As We Emerge From The Covid-19 Pandemic, We Must Build Back Better

Over the last two years, the global Covid-19 pandemic has proven that no part of our lives is immune to its destructive forces. A complete economic and social moratorium has been the standard governmental response to the Covid19 pandemic. On a daily basis, we have been updated about further steps to be taken to address the outbreak. We were being told about the numbers of infected and deceased. We were being told about the economic impact of the pandemic. As the world emerges from the global pandemic, there is an opportunity to rethink how to build back better.

In order to accommodate such conversations, on February 26-27, 2022, the Oxford Forum for International Development (the Oxford Forum), one of the largest student-run International Development conferences in Europe, will open its doors for the 15th time. The two-day conference, entitled “Aurora: Redefining Progress and Navigating Transition”, aims to facilitate dialogue between various stakeholders in International Development, starting conversations through a conference between students, researchers, young professionals, policymakers, practitioners and leaders on what it means to build back better.

As the organizers emphasize: “From this transitional point, we have a monumental opportunity to advance development efforts. International development has to change, and it needs to manage transformation in our attitudes, institutions and beyond. With that in mind, we must adopt multidimensional priorities and multifaceted efforts to address sustainability and inclusion.”

Among others, the two-day conference will cover such topics as global healthcare in the 21st century, natural disaster relief, sustainability and renewable energy. The sessions will grapple with the question of how the wider community could be engaged in international development policy. One of the keynote speakers, Jeffrey Sachs, Director of the Centre for Sustainable Development, Columbia University, will discuss how the pandemic has increased global interdependence and discuss whether the Sustainable Development Goals (SDGs) are achievable. Another keynote speaker, Anita Bhatia, Assistant Secretary-General and Deputy Executive Director of U.N. Women, will discuss the pandemic’s effects on fighting for gender equality and how to recover lost ground and also the feminist approaches to sustainable development and social justice.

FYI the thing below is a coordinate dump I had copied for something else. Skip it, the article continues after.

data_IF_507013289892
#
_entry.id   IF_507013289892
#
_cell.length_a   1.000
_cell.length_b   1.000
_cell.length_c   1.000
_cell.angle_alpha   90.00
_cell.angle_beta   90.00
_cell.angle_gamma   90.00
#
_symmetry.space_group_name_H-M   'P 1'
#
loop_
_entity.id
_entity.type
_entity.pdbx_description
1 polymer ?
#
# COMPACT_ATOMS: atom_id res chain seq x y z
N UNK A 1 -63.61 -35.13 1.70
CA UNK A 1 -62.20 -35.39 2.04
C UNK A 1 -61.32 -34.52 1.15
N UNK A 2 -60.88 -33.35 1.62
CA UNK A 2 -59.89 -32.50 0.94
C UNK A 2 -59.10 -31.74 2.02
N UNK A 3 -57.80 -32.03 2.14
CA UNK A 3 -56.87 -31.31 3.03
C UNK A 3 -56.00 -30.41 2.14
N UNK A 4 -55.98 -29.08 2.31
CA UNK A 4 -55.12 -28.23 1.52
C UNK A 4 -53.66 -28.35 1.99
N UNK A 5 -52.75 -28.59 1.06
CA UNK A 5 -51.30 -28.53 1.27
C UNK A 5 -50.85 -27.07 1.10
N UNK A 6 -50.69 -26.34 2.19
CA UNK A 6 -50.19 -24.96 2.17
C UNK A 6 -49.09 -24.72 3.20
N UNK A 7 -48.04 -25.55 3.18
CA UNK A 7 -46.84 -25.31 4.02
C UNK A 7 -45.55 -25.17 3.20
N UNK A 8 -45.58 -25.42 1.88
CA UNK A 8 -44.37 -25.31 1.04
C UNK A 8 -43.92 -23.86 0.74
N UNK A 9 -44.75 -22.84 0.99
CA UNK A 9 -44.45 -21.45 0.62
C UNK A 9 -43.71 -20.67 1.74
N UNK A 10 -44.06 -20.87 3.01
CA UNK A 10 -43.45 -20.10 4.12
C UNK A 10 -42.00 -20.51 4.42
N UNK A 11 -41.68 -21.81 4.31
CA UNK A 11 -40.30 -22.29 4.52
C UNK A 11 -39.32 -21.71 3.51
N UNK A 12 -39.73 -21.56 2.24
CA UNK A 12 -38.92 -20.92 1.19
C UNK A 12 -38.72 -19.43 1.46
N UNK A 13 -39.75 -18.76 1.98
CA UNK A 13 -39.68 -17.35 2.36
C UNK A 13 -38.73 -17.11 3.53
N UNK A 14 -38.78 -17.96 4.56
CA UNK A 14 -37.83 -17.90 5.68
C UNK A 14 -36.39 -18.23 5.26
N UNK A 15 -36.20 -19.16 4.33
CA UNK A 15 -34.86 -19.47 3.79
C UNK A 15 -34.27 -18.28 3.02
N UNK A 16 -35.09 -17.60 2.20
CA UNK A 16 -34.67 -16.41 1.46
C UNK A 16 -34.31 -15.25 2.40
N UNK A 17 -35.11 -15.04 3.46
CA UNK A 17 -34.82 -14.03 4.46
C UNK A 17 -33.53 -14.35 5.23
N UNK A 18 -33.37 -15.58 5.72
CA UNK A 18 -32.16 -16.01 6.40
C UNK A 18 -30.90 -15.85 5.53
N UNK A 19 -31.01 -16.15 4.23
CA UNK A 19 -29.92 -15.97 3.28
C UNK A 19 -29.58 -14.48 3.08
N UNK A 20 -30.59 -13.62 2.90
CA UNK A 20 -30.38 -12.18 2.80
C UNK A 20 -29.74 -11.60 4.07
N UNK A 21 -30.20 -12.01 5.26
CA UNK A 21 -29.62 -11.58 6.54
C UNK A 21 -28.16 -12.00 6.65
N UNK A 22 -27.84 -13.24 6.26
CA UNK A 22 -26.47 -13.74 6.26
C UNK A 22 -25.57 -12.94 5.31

The conference will also focus on some of the worst atrocities from recent years and review the legal steps taken to address them, including in response to the atrocities against the Yazidis targeted by Daesh, Rohingya Muslims targeted by the Burmese military, the Uyghurs targeted by the Chinese authorities, and others. The panelists, including Lord Alton of Liverpool and Baroness Helena Kennedy QC, both peers at the U.K. House of Lords, Aarif Abraham and Sareta Ashraph, both barristers, will critically analyze the steps taken to day and provide predictions for future engagements on such international crimes as genocide. They will consider the effectiveness of existing policy tools and legal mechanisms designed to deliver accountability and transparency.

The Oxford Forum will facilitate conversation and collaboration between actors in international development and inspire attendees to engage with global issues. In the words of the organizers, “This change must take place on every level for us to overcome the present obstacles of parochial interests, polarization, and pessimism. If we are willing to work together, to form partnerships that support mutual growth, to ensure that progress is not just the privilege of a few but a realistic and attainable target for all, we will be reenergized in the pursuit of our aims, and we will be empowered in our efforts to navigate transition.”

The Oxford Forum provides a great platform to engage with such ideas and proposals. However, these must be taken up by leaders who have mastered the art of making pledges, but not following through on them. We not only have the opportunity to rethink and build back better, we have a duty to do so.